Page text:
It was good to see birbal bhavan in agra. History says birbal used to reside there for sometime. Good place to see.
Birbal Bhavan is a small historic palace which was the official house of Raja Birbal who was the Emperor Akbar’s preferred noble. It is located in Fatehpur Sikri close to the Jodha Bai Palace. This elegant structure built in the Mughal architectural style blends certain Persian traits.
Fatehpur Sikri is one of the most amazing places that I visited in India. It is so well-preserved. This is also one of the few places that I recommend getting a guide. It is so important that you understand the confluence of religion and architecture at this place. The guide that I used who had great English and a solid... More
the palace was first made for one of the queens of akbar, being the typical wife :D she dint like it, and Birbal being a smart guy took it up as his own residential place, nice work mixture or islamic, persian, hindu architecture
Birbal Bhavan is is Fatehpur Sikri. Built by the emperor for one of his wives who did not like it, he gave it to one of his courtiers. It is a smal, compact palace, depicting the Mughal architectural style blended with a Persian construction style.
I found it very interesting that Akbar took such good care of his wives and his minister. Birbal's Bhavan was originally built for his Christian wife. She did not like it, so Akbar modified it for Birbal!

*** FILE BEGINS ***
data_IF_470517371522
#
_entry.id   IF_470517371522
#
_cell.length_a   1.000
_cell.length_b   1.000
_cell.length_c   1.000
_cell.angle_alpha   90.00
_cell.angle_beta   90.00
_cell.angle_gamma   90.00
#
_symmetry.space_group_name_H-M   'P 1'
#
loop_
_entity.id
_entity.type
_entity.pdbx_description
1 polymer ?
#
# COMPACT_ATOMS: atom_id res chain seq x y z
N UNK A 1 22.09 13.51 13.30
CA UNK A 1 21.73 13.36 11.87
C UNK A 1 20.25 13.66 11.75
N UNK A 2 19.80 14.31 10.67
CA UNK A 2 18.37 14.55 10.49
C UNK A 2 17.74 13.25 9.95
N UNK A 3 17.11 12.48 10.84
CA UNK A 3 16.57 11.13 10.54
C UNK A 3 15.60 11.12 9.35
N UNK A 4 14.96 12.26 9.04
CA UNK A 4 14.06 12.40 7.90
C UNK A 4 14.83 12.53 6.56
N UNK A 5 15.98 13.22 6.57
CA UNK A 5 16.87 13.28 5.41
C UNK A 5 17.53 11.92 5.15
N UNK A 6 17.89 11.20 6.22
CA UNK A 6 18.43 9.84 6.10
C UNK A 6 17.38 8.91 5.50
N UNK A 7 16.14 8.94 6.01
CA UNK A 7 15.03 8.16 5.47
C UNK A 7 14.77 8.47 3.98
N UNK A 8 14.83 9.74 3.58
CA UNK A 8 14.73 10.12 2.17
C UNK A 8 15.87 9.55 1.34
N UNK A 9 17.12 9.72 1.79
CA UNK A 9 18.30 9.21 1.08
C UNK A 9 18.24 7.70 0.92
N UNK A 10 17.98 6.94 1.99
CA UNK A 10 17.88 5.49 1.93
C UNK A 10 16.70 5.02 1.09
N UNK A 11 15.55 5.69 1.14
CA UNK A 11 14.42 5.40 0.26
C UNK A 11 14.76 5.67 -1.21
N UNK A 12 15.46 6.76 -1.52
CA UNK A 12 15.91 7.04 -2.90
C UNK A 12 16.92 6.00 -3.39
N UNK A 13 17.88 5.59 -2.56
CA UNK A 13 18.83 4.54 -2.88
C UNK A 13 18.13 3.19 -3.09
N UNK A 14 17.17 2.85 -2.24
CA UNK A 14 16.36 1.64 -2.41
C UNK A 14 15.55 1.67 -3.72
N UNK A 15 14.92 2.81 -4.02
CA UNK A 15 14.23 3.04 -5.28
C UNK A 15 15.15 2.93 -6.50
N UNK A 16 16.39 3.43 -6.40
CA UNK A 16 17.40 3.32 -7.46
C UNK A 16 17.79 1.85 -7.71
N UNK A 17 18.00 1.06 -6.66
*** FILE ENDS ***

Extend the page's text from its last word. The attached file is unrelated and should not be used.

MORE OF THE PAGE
Beautiful carvings and designs adorn the walls of this haveli styled dwelling place of the famed minister Birbal. Local guides say that Akbar had this built for one of his wives who refused to stay here and was later on gifted to Birbal. The design draws inspirations from Hindu architecture and Jain styles.
Indian folklore is full of stories of how Birbal won the Emperor Akbar's heart through his wit and intelligence. Birbal was one of the first commoners to be made a king by the emperor and given a palace in the royal house. His palace has Hindu Architecture on the inside and Mughal architecture on the outside.
Fatehpur is almost a 1/2 day trip or more depending on how much you want to learn about the historical significance. Apparently there is quite a bit of confusion in the history in the place. Birbal house is supposed to be the quarters of Birbal, the minister of Akbar. Quoting Victor Hugo, the place looks like "a small palace or... More
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